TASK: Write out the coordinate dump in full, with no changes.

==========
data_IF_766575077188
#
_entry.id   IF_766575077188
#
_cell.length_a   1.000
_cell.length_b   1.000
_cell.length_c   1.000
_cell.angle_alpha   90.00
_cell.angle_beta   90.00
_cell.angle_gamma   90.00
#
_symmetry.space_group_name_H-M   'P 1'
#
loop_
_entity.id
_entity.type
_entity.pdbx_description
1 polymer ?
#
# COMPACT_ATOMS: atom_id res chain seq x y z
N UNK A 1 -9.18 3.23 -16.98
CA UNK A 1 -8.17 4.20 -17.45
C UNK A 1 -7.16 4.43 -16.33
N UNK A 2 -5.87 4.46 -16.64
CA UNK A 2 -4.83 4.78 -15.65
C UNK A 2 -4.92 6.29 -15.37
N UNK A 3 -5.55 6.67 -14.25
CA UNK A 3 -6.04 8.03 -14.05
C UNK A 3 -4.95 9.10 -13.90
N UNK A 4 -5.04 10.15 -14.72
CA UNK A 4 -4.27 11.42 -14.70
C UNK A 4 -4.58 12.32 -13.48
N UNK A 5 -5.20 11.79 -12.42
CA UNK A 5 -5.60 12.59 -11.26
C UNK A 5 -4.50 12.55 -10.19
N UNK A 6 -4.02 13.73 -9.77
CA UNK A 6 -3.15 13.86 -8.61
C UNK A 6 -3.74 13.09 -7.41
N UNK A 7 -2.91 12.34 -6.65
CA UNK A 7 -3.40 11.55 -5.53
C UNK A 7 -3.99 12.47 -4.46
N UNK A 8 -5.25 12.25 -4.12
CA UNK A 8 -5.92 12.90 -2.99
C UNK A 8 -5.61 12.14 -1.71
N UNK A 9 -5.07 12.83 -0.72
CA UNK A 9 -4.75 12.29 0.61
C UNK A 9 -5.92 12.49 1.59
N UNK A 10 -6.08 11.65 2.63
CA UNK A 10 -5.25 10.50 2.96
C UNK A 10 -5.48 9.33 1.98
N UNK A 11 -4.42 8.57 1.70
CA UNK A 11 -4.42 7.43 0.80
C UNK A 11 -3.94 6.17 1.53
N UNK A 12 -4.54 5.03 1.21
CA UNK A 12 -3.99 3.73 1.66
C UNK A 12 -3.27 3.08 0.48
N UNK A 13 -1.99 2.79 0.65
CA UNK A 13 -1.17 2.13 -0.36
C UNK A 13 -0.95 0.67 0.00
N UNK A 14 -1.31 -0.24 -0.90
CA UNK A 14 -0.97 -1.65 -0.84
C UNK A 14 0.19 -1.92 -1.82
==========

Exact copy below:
data_IF_766575077188
#
_entry.id   IF_766575077188
#
_cell.length_a   1.000
_cell.length_b   1.000
_cell.length_c   1.000
_cell.angle_alpha   90.00
_cell.angle_beta   90.00
_cell.angle_gamma   90.00
#
_symmetry.space_group_name_H-M   'P 1'
#
loop_
_entity.id
_entity.type
_entity.pdbx_description
1 polymer ?
#
# COMPACT_ATOMS: atom_id res chain seq x y z
N UNK A 1 -9.18 3.23 -16.98
CA UNK A 1 -8.17 4.20 -17.45
C UNK A 1 -7.16 4.43 -16.33
N UNK A 2 -5.87 4.46 -16.64
CA UNK A 2 -4.83 4.78 -15.65
C UNK A 2 -4.92 6.29 -15.37
N UNK A 3 -5.55 6.67 -14.25
CA UNK A 3 -6.04 8.03 -14.05
C UNK A 3 -4.95 9.10 -13.90
N UNK A 4 -5.04 10.15 -14.72
CA UNK A 4 -4.27 11.42 -14.70
C UNK A 4 -4.58 12.32 -13.48
N UNK A 5 -5.20 11.79 -12.42
CA UNK A 5 -5.60 12.59 -11.26
C UNK A 5 -4.50 12.55 -10.19
N UNK A 6 -4.02 13.73 -9.77
CA UNK A 6 -3.15 13.86 -8.61
C UNK A 6 -3.74 13.09 -7.41
N UNK A 7 -2.91 12.34 -6.65
CA UNK A 7 -3.40 11.55 -5.53
C UNK A 7 -3.99 12.47 -4.46
N UNK A 8 -5.25 12.25 -4.12
CA UNK A 8 -5.92 12.90 -2.99
C UNK A 8 -5.61 12.14 -1.71
N UNK A 9 -5.07 12.83 -0.72
CA UNK A 9 -4.75 12.29 0.61
C UNK A 9 -5.92 12.49 1.59
N UNK A 10 -6.08 11.65 2.63
CA UNK A 10 -5.25 10.50 2.96
C UNK A 10 -5.48 9.33 1.98
N UNK A 11 -4.42 8.57 1.70
CA UNK A 11 -4.42 7.43 0.80
C UNK A 11 -3.94 6.17 1.53
N UNK A 12 -4.54 5.03 1.21
CA UNK A 12 -3.99 3.73 1.66
C UNK A 12 -3.27 3.08 0.48
N UNK A 13 -1.99 2.79 0.65
CA UNK A 13 -1.17 2.13 -0.36
C UNK A 13 -0.95 0.67 0.00
N UNK A 14 -1.31 -0.24 -0.90
CA UNK A 14 -0.97 -1.65 -0.84
C UNK A 14 0.19 -1.92 -1.82